Head of the non-parliamentary Eesti 200 party Kristina Kallas says that while it is good Estonia is on track to get a new government, the coalition going down the path of overspending is worrying.
Kallas said, pointing to the Tuesday report by the Estonian Institute of Economic Research, that the Estonian economy will continue to contract in the next six months. This means that people and companies will need support by the start of next year at the latest as a wave of bankruptcies and growing unemployment loom.
However, the treasury might be empty by then as the government has pledged increased tax receipt for new expenses, Kallas said, giving the example of planned family benefits hikes.
"The family benefits hike is massive, with indexation the most critical part of it – introducing a very high base for a very long time, as well as fixed growth. Simply giving people the money will not solve the problems Estonians have raising children. They are mostly tied to availability of services – whether we have enough kindergarten places, whether education is accessible and whether schools are close to where people live. None of it is being addressed," she said.
Kallas said that the incoming government will add to already considerable fiscal deficit.
"They are piling it on, saddling future generations with serious expenses. These things are being agreed on today. At the same time, for years, politicians have been unable to agree on reforms that could pay for these expenses. It is going down the path of Greece. We will wake up one morning with massive debt and decades worth of outstanding reforms. We will be spending well beyond our means and will be unable to even service interest payments. I hold this to be irresponsible," Kallas noted.
The Eesti 200 leader said that state reform is urgently needed, adding that there are plenty of things the state should not be doing and plenty of unnecessary regulation.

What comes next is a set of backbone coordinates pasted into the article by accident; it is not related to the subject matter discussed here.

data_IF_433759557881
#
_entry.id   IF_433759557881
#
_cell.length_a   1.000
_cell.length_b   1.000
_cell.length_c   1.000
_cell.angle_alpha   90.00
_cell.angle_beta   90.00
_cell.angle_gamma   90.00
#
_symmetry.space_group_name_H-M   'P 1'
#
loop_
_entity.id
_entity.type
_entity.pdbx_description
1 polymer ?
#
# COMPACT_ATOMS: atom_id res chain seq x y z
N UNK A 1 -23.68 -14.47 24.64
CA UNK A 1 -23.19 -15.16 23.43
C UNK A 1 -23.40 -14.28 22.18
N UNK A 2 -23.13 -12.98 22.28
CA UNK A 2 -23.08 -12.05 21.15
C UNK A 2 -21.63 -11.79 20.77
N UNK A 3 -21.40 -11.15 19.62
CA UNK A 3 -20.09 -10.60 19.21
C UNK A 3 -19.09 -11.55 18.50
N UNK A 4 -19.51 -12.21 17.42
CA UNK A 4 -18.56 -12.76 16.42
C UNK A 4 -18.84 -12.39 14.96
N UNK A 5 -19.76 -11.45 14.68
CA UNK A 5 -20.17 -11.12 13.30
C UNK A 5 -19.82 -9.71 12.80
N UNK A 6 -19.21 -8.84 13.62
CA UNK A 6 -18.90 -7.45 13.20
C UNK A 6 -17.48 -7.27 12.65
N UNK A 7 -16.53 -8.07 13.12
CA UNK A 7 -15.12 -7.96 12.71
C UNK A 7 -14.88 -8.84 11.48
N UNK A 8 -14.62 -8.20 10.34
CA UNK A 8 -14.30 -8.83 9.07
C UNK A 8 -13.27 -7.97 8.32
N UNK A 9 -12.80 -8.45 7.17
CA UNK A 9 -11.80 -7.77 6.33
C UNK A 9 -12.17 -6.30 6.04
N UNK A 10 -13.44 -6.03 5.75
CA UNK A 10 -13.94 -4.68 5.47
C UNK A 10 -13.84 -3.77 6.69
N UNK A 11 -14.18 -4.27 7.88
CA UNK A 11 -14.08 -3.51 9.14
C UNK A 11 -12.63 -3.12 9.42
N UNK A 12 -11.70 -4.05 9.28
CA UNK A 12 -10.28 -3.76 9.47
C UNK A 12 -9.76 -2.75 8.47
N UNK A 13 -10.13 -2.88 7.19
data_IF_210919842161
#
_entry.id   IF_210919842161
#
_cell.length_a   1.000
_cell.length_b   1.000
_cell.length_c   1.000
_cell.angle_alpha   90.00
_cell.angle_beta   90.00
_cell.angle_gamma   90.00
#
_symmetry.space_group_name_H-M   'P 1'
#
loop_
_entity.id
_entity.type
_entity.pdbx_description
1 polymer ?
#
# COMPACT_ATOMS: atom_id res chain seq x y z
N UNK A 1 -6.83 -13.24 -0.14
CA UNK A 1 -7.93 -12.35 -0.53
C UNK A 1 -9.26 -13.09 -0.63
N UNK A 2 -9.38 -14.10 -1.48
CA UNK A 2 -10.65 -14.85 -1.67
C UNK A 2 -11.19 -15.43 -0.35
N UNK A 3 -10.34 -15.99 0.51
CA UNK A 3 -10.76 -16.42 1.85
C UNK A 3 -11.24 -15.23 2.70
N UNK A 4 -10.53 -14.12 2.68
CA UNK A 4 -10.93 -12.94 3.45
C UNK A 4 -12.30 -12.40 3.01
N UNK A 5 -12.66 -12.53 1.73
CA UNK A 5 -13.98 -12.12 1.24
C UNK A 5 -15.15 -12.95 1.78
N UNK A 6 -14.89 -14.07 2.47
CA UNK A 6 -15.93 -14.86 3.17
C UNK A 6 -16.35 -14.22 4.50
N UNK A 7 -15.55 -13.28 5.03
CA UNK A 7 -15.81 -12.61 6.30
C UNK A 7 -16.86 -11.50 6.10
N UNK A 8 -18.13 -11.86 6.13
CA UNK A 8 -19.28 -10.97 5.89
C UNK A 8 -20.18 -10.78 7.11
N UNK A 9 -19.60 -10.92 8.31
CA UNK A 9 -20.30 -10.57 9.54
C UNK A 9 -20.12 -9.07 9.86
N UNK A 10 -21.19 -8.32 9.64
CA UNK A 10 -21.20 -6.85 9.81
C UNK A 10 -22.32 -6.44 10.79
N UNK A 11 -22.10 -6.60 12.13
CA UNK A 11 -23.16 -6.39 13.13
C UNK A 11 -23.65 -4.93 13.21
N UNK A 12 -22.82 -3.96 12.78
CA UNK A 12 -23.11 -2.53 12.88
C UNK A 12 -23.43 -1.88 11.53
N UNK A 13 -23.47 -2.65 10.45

"I believe we have a lot of administrative spending in the social welfare system. We could have a much more effective system by reforming it to make sure help and support actually reaches people. We have a number of enterprise organizations that simply employ officials to manage regulations. I believe that a massive reform to dial these things back is needed. To curb the number of officials," Kallas suggested.
She also said that Estonia should make more effective use of big data and administration should be more electronic and personal. "We have worked with entrepreneurs to calculate how much an effective digital state would save us annually, and it is between €150-300 million. It is the same kind of money that will be spent on hiking family benefits."
Commenting on the Reform Party, SDE and Isamaa coalition's energy benefits package, Kallas said that temporary support measures are welcome as the winter heralds high energy prices and inflation. However, she described as problematic Eesti Energia's obligation to sell electricity at non-market prices.
"This will cause the green transition to be paused for a long while. There will be little motivation for other energy producers to invest in the conditions of a price ceiling. The price of electricity will not be determined by the market or the difference in supply and demand but instead by an agreement between the government and Eesti Energia. In a way, it is giving Eesti Energia back its monopoly position, returning to where we came from. Market entry will become much more difficult for new renewable energy producers," Kallas warned.
It is good that the coalition agreed on a time frame for switching to Estonian education, which she added has been postponed long enough.
"However, I remain somewhat skeptical of their ability to populate it with content. Funding of teacher training and higher education should be doubled when it comes to language immersion teachers and those teaching Estonian as a second language," Kallas said.
She said that it remains unclear how Estonia plans to switch to fully Estonian preschool education in 2024. The switch to Estonian of first and fourth grades also remains unclear.
"It requires thousands of students to be switched to a different study method, meaning the need to replace hundreds of teachers," the Eesti 200 chairman said.
Editor: Marcus Turovski